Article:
I just finished The Blind Assassin on my trek to read all of Atwood’s massive body of work. And I have to admit, this was a hard one. It started a bit slow (but, Lauren, how can you call a suicide slow?) and it seemed so long, but then again that may have been the fact that my life as been a bit … wackadoo lately. Reading this was like broccoli, sometimes I had to gag it down, and then others I munched away not even trying. But I think that’s all part of this journey I’m on with this project. I’m incredibly fascinating with the relationship that will appear through all of this. Reading Atwood through various stations of her life, through various genres, through space and time. She has taught me so much about my own writing and acts as a true example of a sustainable and diverse writing career.
The Blind Assassin is a story within a story within a story. The main character is retelling her life through a memoir she is actively writing in the present moment. So there is the present moment story and the back story. Then, there is the story that the main character’s sister (who commits suicide in the first chapter) wrote, and within THAT story is a character who is dictating a sci-fi story. And somehow, SOMEHOW Ms. Atwood makes it all work, seamlessly. I am never lost, and each story is completely rich and enticing. My only complaint is it’s a lot to chew, and I’m feeling a tad bit overwhelmed in life for a book that demands an emotional investment.
But! On to the awesome parts, the oh-so-Atwood parts:
My bones have been aching again, as they often do in humid weather. They ache like history: things long done with, that still reverberate as pain. When the ache is bad enough it keeps me from sleeping. Every night I yearn for sleep, I strive for it; yet it flutters on ahead of me like a sooty curtain. There are sleeping pills, of course, but the doctor has warned me against them. (Part III, Avilion, Pg. 56)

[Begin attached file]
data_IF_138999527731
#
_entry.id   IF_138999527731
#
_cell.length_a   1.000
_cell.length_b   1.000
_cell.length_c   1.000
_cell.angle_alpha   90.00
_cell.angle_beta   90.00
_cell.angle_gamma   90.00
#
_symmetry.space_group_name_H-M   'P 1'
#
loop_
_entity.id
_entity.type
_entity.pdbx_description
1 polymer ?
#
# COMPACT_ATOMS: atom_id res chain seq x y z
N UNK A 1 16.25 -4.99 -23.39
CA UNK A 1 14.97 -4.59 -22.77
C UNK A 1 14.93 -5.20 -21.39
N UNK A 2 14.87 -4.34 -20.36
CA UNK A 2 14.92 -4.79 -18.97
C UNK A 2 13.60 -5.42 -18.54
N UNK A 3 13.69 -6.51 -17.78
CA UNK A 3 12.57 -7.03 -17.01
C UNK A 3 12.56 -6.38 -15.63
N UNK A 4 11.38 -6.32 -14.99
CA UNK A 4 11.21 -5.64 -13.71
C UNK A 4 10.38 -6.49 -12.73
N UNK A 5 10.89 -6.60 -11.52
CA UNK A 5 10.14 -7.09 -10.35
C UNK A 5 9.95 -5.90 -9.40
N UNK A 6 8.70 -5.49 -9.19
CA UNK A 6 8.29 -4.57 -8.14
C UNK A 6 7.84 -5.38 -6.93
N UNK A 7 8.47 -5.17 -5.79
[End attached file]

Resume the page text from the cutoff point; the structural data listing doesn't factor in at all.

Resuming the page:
Walter appeared, Walter shovelled. He’d brought a paper sack of doughnut holes; we ate them at the kitchen table, me cautiously, Walter wholesale, but contemplatively. He’s a man for whom chewing is a form of thinking. (Part VII, The Eggshell Hat, Pg. 310)
A paradox, the doughnut hole. Empty space, once, but now they’ve learned to market even that. A minus quantity; nothing, rendered edible. I wondered if they might be used – metaphorically, of course – to demonstrate the existence of God. Does naming a sphere of nothingness transmute it into being? (Part VII, The Eggshell Hat, Pg. 310)
Like I said, this novel was vegetables, the good kind, the kind that you pat yourself on the back for after eating, the kind that give you shiny hair and manageable cuticles. It actually inspired a story in me, a story you may very well be reading sometime soon.
Good books work your imagination beyond the page, they change the way you view your life, they bring things to the surface you would have never paid attention to before. This book is not a beach read, but it isn’t difficult either. If you’re looking for something to chew on, to remind you of your grandma, to make you long to be born in the 1920s, to suddenly lose hours to, this is it. Read it and then email me and tell me what you thought.